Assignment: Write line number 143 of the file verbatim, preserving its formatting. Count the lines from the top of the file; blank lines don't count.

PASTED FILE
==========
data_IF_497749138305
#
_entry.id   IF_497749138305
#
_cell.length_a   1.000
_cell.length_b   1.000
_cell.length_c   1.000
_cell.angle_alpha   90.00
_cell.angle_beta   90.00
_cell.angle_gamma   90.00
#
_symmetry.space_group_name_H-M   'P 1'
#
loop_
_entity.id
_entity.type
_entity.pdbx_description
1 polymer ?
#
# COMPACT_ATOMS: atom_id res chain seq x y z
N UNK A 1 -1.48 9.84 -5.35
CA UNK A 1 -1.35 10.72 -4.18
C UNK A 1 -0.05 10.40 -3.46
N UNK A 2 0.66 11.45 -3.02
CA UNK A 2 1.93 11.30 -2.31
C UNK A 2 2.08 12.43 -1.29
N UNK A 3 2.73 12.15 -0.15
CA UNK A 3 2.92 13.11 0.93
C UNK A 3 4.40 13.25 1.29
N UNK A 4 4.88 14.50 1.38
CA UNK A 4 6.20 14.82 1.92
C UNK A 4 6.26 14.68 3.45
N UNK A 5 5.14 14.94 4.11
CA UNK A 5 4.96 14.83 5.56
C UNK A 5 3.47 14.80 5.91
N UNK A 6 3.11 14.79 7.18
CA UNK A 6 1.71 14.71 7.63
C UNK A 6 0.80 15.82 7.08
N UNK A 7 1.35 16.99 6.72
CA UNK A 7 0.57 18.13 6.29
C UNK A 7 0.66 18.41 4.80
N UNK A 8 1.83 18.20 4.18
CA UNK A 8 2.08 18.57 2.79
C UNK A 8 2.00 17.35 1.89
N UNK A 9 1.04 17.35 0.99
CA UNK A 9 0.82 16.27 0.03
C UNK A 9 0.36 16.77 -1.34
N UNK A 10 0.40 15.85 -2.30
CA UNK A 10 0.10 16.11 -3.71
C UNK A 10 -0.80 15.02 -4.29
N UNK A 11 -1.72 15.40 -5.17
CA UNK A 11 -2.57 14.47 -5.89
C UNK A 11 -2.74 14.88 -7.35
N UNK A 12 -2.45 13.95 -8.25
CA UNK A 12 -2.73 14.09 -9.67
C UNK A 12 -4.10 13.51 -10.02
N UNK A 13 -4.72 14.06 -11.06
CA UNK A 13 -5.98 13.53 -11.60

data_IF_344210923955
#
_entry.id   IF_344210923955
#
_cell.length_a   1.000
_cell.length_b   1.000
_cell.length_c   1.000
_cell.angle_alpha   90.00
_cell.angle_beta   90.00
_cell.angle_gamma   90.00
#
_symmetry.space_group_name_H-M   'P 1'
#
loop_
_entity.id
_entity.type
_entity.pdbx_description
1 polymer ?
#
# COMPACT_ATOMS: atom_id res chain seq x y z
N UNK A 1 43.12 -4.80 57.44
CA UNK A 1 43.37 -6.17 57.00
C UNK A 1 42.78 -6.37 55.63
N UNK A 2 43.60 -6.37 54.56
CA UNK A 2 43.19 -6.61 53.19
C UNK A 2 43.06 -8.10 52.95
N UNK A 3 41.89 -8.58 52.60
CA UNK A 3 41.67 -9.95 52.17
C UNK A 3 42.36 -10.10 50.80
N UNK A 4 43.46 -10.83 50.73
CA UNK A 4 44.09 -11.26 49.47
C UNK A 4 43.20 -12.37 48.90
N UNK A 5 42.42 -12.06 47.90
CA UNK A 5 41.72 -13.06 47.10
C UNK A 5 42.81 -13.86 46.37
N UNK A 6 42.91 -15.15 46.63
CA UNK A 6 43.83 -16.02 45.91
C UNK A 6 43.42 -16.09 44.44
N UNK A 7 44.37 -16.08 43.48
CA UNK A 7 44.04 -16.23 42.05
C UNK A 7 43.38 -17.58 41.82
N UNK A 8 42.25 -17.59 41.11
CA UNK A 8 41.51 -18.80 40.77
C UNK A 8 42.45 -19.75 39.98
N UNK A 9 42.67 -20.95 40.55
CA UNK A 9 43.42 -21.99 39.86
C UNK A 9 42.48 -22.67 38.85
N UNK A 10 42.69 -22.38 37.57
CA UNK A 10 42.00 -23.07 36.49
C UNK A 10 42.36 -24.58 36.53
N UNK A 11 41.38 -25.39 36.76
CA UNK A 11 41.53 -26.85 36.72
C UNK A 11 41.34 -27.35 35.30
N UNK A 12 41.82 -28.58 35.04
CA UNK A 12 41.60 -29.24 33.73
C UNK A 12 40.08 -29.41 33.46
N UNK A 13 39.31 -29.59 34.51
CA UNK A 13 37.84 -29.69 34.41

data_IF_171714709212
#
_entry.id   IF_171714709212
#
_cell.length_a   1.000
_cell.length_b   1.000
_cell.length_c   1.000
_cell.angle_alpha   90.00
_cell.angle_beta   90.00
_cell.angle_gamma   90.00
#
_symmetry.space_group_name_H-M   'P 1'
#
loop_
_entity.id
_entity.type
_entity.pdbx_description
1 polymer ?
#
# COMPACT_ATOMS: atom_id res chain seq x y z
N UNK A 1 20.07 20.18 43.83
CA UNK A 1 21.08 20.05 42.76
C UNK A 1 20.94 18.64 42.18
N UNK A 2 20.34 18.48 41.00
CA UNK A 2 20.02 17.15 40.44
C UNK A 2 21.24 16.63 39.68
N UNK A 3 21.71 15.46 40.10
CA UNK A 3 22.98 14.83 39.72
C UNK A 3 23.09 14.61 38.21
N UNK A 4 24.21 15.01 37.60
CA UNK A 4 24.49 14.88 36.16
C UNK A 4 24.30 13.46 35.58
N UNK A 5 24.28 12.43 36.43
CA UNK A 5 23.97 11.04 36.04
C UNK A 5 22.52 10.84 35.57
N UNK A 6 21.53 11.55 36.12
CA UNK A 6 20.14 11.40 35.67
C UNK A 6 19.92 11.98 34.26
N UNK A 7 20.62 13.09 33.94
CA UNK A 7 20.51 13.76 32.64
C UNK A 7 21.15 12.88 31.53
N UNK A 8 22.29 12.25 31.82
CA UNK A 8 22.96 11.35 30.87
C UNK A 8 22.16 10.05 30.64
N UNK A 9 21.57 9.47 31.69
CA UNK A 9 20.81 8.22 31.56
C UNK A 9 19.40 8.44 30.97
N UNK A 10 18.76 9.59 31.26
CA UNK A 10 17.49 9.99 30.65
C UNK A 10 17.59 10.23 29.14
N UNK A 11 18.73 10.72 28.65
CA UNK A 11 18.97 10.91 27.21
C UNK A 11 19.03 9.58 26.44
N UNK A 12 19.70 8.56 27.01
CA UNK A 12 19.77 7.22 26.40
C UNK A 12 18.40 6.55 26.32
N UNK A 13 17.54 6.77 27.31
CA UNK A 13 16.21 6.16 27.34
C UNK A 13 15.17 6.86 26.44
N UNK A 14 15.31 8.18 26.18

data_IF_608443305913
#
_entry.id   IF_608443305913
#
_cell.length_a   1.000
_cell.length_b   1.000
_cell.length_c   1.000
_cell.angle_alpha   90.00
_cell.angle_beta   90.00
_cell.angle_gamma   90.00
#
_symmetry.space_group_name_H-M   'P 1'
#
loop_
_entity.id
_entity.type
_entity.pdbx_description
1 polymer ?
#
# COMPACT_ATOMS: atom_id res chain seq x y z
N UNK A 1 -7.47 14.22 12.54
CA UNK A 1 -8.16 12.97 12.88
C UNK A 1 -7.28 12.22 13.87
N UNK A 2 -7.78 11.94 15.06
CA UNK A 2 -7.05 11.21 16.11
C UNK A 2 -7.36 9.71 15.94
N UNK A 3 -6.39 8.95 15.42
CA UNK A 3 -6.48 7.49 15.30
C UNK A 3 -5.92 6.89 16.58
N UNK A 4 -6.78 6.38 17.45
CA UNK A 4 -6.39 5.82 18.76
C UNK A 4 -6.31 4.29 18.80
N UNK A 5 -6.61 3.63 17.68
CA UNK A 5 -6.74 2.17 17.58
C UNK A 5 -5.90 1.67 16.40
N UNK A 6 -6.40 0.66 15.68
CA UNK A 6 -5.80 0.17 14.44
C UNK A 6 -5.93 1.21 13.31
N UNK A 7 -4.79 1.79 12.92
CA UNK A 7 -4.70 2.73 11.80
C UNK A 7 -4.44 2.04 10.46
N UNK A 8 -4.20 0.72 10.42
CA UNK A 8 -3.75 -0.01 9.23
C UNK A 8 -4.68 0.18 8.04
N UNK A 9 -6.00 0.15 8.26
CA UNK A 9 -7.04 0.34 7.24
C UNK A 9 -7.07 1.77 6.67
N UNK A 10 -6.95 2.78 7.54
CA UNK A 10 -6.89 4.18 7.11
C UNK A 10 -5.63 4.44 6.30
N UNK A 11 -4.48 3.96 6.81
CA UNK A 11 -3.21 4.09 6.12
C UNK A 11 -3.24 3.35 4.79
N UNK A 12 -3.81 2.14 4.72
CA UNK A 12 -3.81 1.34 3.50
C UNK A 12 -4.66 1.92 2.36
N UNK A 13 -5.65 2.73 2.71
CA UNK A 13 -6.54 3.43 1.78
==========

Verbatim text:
N UNK A 3 21.71 15.46 40.10